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Latin America’s Shift on Drug Policy

I recently read an interesting and smart piece on one of Foreign Policy’s blogs which charted some notable policy shifts among current Latin American heads of state as it relates to drugs. It is true that, more than two years ago, the former leaders of Brazil, Colombia, and Mexico all (rightly) claimed that the “war on drugs” had been unsuccessful. It is also true that the current presidents of Argentina, Colombia, Mexico, and Guatemala (among others) have also called for a rethink on the current prohibition regime. In addition, Adam Siegel, of Eurasia Group, rightly points out that leaders like Guatemala’s Ottó Pérez are not deriding current drug policies because they are champions of individual liberty. Rather, Pérez and company want to suffocate the cartels and staunch the violence that continues plague the region, especially Central America.

President Barack Obama has been encouraged to offer up some “policy alternatives” at the Summit of the Americas in Cartagena, Colombia. However, merely offering alternatives does not measure sincerity or political will. Yes, criticism of US drug policy will rise in the coming years. On the other hand, the idea that a sitting US President would be deeply moved by a few Central American nations or even Mexico when it comes to this issue is hard to believe. Besides, one hugely important actor still has not been accounted for: the American public. The most effectual pressure that Obama (or any future US president) would feel when it comes to reexamining drug policy will be domestic.

If it were left up to individual states, there is reason to think that more liberal states like California could legalize (or at least decriminalize) marijuana within the next decade. One survey last year noted that the majority of US citizens supported the legalization of marijuana, but the legalization of any other drug is minimal. According to one poll, ten percent of American citizens support the legalization of ecstasy and even fewer support the legalization of cocaine. The legalization of cocaine would have a major impact on drug gangs’ revenues, but that is not happening any time soon. So where does that leave us? According to a recent report by the US Congressional Research Service, “95 percent of all cocaine entering the United States flows through Mexico and its waters, with 60 percent of that cocaine having first transited through Central America.”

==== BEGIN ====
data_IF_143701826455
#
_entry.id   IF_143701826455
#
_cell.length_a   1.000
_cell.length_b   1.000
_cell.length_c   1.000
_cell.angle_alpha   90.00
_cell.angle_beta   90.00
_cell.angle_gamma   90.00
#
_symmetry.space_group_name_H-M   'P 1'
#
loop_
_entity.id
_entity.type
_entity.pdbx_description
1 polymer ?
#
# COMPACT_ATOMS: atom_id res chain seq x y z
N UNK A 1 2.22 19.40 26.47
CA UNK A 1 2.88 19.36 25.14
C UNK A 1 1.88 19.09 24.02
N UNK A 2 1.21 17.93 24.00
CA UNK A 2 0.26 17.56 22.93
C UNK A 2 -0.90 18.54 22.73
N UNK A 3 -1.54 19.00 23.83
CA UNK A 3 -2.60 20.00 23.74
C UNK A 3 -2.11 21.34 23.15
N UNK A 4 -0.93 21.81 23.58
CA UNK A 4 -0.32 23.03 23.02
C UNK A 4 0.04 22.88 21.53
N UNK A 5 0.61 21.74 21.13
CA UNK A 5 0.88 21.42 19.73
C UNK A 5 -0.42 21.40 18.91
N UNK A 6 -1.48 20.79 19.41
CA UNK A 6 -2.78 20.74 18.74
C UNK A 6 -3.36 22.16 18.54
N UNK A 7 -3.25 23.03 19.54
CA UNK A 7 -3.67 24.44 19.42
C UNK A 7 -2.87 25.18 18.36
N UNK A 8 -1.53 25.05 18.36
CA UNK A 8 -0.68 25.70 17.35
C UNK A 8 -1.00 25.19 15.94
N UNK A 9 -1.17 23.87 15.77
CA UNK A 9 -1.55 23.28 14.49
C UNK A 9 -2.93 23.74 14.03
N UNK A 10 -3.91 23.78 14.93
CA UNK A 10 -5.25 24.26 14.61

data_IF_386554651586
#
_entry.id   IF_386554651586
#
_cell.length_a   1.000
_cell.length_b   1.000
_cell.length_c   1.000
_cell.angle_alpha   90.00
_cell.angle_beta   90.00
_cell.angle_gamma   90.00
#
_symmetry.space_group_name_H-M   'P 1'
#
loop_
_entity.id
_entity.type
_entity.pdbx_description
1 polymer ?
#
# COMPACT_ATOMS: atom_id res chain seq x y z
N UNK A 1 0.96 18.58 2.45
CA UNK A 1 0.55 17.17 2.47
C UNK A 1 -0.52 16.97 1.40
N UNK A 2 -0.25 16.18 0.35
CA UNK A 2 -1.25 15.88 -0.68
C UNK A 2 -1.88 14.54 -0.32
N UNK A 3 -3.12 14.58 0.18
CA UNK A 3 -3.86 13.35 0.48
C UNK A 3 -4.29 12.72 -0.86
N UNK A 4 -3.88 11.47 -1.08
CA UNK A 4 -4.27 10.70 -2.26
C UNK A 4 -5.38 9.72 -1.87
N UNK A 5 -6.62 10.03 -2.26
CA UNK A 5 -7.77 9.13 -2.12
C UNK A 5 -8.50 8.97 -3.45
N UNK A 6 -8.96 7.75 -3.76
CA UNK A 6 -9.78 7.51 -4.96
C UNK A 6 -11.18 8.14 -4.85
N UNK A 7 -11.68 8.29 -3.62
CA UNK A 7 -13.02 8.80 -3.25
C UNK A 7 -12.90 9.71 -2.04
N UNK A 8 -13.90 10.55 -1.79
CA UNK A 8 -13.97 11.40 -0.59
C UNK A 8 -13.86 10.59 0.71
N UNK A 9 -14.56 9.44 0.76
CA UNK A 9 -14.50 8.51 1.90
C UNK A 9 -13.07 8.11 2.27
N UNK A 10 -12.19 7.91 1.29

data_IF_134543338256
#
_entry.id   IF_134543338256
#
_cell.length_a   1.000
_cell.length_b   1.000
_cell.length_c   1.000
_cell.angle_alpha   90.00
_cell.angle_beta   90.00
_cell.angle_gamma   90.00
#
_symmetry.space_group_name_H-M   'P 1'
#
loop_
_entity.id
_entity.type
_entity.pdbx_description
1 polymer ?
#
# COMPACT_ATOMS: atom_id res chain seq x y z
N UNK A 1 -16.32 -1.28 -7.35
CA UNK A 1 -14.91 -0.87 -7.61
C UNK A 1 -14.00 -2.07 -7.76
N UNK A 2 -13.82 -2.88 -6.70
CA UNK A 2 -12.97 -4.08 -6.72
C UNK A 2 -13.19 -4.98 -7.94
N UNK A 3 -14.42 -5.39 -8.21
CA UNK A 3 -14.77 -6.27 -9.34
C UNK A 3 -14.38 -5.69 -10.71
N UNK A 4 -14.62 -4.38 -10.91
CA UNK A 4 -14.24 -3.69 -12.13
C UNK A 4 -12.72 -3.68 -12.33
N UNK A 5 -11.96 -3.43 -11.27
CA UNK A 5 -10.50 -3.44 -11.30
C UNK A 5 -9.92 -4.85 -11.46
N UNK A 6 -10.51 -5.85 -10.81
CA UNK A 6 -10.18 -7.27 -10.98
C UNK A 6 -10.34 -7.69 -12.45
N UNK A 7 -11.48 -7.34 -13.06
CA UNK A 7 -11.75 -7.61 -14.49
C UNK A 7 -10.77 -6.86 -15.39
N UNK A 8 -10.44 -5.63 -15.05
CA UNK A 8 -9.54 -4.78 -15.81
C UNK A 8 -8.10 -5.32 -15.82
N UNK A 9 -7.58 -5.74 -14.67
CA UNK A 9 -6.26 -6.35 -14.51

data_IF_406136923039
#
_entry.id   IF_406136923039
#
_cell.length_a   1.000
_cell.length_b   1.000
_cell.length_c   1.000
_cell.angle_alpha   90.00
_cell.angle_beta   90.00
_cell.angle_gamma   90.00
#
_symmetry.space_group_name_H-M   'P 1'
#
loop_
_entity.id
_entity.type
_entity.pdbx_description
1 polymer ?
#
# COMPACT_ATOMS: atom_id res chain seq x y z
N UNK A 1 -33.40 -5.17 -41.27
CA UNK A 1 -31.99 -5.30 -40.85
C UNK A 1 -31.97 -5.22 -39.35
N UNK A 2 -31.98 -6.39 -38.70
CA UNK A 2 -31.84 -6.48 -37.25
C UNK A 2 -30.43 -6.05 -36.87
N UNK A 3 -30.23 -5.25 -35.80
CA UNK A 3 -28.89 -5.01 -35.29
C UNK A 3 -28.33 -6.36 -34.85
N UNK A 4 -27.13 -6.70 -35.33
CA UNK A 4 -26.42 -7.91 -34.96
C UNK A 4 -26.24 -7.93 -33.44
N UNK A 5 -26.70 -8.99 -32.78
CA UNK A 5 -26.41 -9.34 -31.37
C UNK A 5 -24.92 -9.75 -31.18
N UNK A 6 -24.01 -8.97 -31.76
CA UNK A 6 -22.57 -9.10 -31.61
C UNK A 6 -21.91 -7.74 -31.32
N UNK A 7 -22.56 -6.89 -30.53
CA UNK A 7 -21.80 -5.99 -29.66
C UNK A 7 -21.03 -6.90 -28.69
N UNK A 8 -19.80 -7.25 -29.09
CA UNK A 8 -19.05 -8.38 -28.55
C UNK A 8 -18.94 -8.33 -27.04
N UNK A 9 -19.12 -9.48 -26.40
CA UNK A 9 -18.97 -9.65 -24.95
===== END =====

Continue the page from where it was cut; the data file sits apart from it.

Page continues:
If one Central American nation, like Guatemala, legalized drugs, others may follow, as it could be in their best interest to do so if they want to curb violence. However, those countries would have to weigh that decision against the costs of upsetting Washington. Besides, Mexico, with a population of over 110 million and sharing a 900-plus mile border with the US, would still need to go along. And, even if Mexico were to legalize drugs, the problem of curbing US supply (and changing US policy) still would not have been addressed. True, the war on drugs has failed miserably; this is a complex, demand-driven problem. That means that thinking inside the US and, to a lesser extent, Europe is paramount.

President Obama is eloquent, articulate and cerebral. Yet, with few exceptions, he has been a timid leader. Were he to be reelected, he probably will not spearhead bold drug policy reform. Nevertheless, America’s political leaders need to educate the American public and raise awareness so that people fully understand the costs of the current prohibition regime. Disappointingly, if Obama were to push for meaningful drug policy reform now, something officials in the White House have already dismissed, he would undoubtedly alienate moderate voters. That needs to change.

With healthcare, Obama saw how dangerous it is to swiftly pass a major piece of legislation without broader support from the American public. He will not make the same mistake twice. Like his predecessor, Obama has largely ignored Latin America. If he wins a second term, he will have an opportunity to remedy that. It may make more sense to focus on other regional issues like immigration or trade, although strident calls for US drug policy reform will continue. Finally, Latin Americans are speaking out about misguided drug policies, but it is not clear how many people north of the border are listening.